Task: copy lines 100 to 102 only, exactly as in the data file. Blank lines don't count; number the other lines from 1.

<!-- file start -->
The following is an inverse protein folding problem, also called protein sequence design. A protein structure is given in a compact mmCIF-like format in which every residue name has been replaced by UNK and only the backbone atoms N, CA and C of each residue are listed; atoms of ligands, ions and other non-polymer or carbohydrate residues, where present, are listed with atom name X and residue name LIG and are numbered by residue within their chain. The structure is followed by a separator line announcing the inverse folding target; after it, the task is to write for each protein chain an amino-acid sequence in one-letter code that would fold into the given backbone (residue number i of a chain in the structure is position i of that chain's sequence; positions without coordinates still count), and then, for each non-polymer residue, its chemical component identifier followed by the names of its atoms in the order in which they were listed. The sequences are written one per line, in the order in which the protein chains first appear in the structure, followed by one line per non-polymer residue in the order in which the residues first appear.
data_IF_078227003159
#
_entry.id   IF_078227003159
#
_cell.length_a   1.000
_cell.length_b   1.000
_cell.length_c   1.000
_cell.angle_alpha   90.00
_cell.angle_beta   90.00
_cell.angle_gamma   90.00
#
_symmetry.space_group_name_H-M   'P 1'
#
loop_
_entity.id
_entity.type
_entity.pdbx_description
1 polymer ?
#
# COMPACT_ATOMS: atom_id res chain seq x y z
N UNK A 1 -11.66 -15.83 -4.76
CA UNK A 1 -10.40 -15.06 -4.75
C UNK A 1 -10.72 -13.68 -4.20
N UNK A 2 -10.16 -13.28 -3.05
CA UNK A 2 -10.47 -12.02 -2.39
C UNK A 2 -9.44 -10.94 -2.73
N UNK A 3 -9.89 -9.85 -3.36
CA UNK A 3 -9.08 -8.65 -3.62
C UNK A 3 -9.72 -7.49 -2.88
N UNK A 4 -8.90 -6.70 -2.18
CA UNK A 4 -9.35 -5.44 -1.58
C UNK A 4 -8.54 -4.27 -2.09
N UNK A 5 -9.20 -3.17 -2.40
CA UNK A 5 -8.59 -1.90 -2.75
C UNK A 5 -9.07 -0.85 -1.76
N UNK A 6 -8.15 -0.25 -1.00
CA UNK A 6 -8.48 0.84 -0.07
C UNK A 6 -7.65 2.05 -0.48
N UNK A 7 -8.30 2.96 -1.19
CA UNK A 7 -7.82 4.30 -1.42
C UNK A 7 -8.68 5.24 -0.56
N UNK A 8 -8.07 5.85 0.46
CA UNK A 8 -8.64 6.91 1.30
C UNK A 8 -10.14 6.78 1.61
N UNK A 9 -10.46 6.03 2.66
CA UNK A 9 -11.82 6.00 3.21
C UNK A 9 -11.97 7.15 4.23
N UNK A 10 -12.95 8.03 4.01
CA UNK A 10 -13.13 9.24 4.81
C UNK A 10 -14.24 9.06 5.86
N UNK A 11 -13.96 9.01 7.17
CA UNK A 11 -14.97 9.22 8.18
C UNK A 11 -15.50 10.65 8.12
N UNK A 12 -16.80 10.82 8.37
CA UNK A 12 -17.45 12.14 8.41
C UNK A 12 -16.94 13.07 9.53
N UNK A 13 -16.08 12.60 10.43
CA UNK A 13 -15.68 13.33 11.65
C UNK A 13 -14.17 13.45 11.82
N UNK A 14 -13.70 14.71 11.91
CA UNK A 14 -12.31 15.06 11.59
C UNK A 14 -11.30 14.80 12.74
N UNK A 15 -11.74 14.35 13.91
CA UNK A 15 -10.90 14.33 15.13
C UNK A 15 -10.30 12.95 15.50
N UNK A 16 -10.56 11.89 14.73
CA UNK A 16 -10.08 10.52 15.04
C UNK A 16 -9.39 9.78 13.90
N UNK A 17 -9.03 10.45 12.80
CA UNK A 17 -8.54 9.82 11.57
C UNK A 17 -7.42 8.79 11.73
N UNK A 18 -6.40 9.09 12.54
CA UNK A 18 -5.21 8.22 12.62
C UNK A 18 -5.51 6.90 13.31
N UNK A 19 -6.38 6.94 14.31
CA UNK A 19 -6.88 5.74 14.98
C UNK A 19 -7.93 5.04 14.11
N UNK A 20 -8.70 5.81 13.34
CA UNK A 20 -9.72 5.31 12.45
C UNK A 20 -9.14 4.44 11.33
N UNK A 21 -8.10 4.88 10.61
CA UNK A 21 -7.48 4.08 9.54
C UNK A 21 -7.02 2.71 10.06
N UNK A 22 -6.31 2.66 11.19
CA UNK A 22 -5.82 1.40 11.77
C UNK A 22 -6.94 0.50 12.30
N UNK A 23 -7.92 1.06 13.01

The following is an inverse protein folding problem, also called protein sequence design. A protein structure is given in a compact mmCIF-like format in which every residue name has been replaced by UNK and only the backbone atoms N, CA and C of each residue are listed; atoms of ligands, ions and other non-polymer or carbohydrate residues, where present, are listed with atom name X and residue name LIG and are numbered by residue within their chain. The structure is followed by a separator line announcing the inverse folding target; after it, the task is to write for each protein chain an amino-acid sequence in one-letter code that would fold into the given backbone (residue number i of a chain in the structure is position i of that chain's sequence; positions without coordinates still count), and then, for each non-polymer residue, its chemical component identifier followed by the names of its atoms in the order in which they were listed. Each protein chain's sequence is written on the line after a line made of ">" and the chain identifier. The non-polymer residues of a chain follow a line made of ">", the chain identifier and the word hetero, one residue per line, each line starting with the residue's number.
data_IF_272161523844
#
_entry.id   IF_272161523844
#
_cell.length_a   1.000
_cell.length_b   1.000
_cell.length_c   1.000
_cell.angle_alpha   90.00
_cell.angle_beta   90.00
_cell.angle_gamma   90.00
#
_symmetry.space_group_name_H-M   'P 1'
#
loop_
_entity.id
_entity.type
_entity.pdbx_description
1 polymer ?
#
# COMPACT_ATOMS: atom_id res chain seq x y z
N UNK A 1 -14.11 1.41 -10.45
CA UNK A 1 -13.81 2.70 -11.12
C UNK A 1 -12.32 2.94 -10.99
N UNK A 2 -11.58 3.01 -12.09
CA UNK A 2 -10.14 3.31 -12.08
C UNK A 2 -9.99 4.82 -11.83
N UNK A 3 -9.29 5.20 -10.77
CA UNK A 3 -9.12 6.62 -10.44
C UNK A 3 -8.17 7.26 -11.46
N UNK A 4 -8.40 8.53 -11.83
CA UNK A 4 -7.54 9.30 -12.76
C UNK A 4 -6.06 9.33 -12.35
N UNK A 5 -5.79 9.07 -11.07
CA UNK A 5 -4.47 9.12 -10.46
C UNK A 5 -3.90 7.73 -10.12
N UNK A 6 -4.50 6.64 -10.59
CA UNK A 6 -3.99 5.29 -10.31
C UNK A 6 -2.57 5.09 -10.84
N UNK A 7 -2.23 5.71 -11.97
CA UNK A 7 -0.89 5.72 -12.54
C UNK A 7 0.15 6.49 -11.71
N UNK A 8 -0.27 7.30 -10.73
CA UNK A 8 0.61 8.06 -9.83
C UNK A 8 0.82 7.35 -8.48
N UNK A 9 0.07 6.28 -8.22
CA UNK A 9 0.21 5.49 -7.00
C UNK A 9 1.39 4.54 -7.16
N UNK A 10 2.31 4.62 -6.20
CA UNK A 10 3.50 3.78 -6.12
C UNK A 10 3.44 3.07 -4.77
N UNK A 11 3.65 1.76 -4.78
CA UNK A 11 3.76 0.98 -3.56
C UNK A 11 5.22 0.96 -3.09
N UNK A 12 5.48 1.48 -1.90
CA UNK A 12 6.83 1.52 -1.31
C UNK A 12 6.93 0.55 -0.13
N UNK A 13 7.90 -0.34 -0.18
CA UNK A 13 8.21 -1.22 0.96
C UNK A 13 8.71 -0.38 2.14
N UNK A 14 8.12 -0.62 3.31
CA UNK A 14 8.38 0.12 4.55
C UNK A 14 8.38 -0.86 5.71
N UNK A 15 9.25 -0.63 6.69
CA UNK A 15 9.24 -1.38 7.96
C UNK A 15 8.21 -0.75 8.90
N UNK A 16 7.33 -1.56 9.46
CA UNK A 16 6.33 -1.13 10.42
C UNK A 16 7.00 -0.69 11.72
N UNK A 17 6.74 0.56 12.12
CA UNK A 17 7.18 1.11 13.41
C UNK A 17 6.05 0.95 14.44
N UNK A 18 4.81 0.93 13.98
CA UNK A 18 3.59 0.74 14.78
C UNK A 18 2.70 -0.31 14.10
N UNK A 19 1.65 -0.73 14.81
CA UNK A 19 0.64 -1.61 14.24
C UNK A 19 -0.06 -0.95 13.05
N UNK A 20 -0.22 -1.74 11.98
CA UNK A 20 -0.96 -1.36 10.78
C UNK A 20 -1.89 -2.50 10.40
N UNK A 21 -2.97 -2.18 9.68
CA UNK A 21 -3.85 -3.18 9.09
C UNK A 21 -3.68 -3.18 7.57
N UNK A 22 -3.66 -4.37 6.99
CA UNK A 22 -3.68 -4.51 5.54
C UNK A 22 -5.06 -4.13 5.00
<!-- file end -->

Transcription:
#
_symmetry.space_group_name_H-M   'P 1'
#